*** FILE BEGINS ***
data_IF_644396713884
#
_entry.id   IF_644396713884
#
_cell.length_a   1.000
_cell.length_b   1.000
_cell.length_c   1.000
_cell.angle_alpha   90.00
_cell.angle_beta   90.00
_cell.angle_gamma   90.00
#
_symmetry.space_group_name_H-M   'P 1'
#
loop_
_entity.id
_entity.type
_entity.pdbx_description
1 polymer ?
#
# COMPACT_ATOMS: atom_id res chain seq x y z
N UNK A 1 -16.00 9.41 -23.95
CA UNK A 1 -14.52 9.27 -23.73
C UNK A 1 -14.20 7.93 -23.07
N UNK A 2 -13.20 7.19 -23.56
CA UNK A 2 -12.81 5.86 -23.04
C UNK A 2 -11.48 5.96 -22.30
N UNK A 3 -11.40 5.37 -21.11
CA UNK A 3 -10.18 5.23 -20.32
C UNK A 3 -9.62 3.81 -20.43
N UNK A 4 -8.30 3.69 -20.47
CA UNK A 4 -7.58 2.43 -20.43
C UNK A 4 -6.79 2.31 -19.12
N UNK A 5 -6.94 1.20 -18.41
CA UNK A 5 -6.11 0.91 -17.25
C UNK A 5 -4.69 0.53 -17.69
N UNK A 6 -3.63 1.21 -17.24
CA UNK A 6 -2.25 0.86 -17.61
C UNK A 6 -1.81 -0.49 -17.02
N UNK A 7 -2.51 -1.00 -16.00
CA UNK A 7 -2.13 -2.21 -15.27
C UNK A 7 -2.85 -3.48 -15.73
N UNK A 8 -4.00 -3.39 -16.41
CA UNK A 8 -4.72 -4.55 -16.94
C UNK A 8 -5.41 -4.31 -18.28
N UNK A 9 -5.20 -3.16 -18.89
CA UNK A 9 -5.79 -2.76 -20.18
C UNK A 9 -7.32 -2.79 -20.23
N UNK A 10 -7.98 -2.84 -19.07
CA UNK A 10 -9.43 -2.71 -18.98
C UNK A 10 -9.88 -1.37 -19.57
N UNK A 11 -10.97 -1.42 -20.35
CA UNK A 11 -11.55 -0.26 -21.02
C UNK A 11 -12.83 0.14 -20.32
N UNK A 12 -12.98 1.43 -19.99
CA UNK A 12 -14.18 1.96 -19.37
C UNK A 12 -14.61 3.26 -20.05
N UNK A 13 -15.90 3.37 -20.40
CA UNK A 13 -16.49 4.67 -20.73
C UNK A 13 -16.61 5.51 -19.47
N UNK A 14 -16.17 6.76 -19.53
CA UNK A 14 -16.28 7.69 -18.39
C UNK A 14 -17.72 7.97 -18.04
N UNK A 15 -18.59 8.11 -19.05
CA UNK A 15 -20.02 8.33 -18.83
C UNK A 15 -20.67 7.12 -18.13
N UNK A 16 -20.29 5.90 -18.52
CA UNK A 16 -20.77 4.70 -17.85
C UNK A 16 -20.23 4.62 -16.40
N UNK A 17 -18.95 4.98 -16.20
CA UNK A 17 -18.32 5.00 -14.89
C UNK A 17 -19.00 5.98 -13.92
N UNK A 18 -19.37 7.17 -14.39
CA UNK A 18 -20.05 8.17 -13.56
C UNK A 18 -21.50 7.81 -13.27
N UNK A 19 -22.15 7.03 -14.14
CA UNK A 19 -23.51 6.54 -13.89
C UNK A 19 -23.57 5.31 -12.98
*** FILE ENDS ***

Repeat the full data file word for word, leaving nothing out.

data_IF_644396713884
#
_entry.id   IF_644396713884
#
_cell.length_a   1.000
_cell.length_b   1.000
_cell.length_c   1.000
_cell.angle_alpha   90.00
_cell.angle_beta   90.00
_cell.angle_gamma   90.00
#
_symmetry.space_group_name_H-M   'P 1'
#
loop_
_entity.id
_entity.type
_entity.pdbx_description
1 polymer ?
#
# COMPACT_ATOMS: atom_id res chain seq x y z
N UNK A 1 -16.00 9.41 -23.95
CA UNK A 1 -14.52 9.27 -23.73
C UNK A 1 -14.20 7.93 -23.07
N UNK A 2 -13.20 7.19 -23.56
CA UNK A 2 -12.81 5.86 -23.04
C UNK A 2 -11.48 5.96 -22.30
N UNK A 3 -11.40 5.37 -21.11
CA UNK A 3 -10.18 5.23 -20.32
C UNK A 3 -9.62 3.81 -20.43
N UNK A 4 -8.30 3.69 -20.47
CA UNK A 4 -7.58 2.43 -20.43
C UNK A 4 -6.79 2.31 -19.12
N UNK A 5 -6.94 1.20 -18.41
CA UNK A 5 -6.11 0.91 -17.25
C UNK A 5 -4.69 0.53 -17.69
N UNK A 6 -3.63 1.21 -17.24
CA UNK A 6 -2.25 0.86 -17.61
C UNK A 6 -1.81 -0.49 -17.02
N UNK A 7 -2.51 -1.00 -16.00
CA UNK A 7 -2.13 -2.21 -15.27
C UNK A 7 -2.85 -3.48 -15.73
N UNK A 8 -4.00 -3.39 -16.41
CA UNK A 8 -4.72 -4.55 -16.94
C UNK A 8 -5.41 -4.31 -18.28
N UNK A 9 -5.20 -3.16 -18.89
CA UNK A 9 -5.79 -2.76 -20.18
C UNK A 9 -7.32 -2.79 -20.23
N UNK A 10 -7.98 -2.84 -19.07
CA UNK A 10 -9.43 -2.71 -18.98
C UNK A 10 -9.88 -1.37 -19.57
N UNK A 11 -10.97 -1.42 -20.35
CA UNK A 11 -11.55 -0.26 -21.02
C UNK A 11 -12.83 0.14 -20.32
N UNK A 12 -12.98 1.43 -19.99
CA UNK A 12 -14.18 1.96 -19.37
C UNK A 12 -14.61 3.26 -20.05
N UNK A 13 -15.90 3.37 -20.40
CA UNK A 13 -16.49 4.67 -20.73
C UNK A 13 -16.61 5.51 -19.47
N UNK A 14 -16.17 6.76 -19.53
CA UNK A 14 -16.28 7.69 -18.39
C UNK A 14 -17.72 7.97 -18.04
N UNK A 15 -18.59 8.11 -19.05
CA UNK A 15 -20.02 8.33 -18.83
C UNK A 15 -20.67 7.12 -18.13
N UNK A 16 -20.29 5.90 -18.52
CA UNK A 16 -20.77 4.70 -17.85
C UNK A 16 -20.23 4.62 -16.40
N UNK A 17 -18.95 4.98 -16.20
CA UNK A 17 -18.32 5.00 -14.89
C UNK A 17 -19.00 5.98 -13.92
N UNK A 18 -19.37 7.17 -14.39
CA UNK A 18 -20.05 8.17 -13.56
C UNK A 18 -21.50 7.81 -13.27
N UNK A 19 -22.15 7.03 -14.14
CA UNK A 19 -23.51 6.54 -13.89
C UNK A 19 -23.57 5.31 -12.98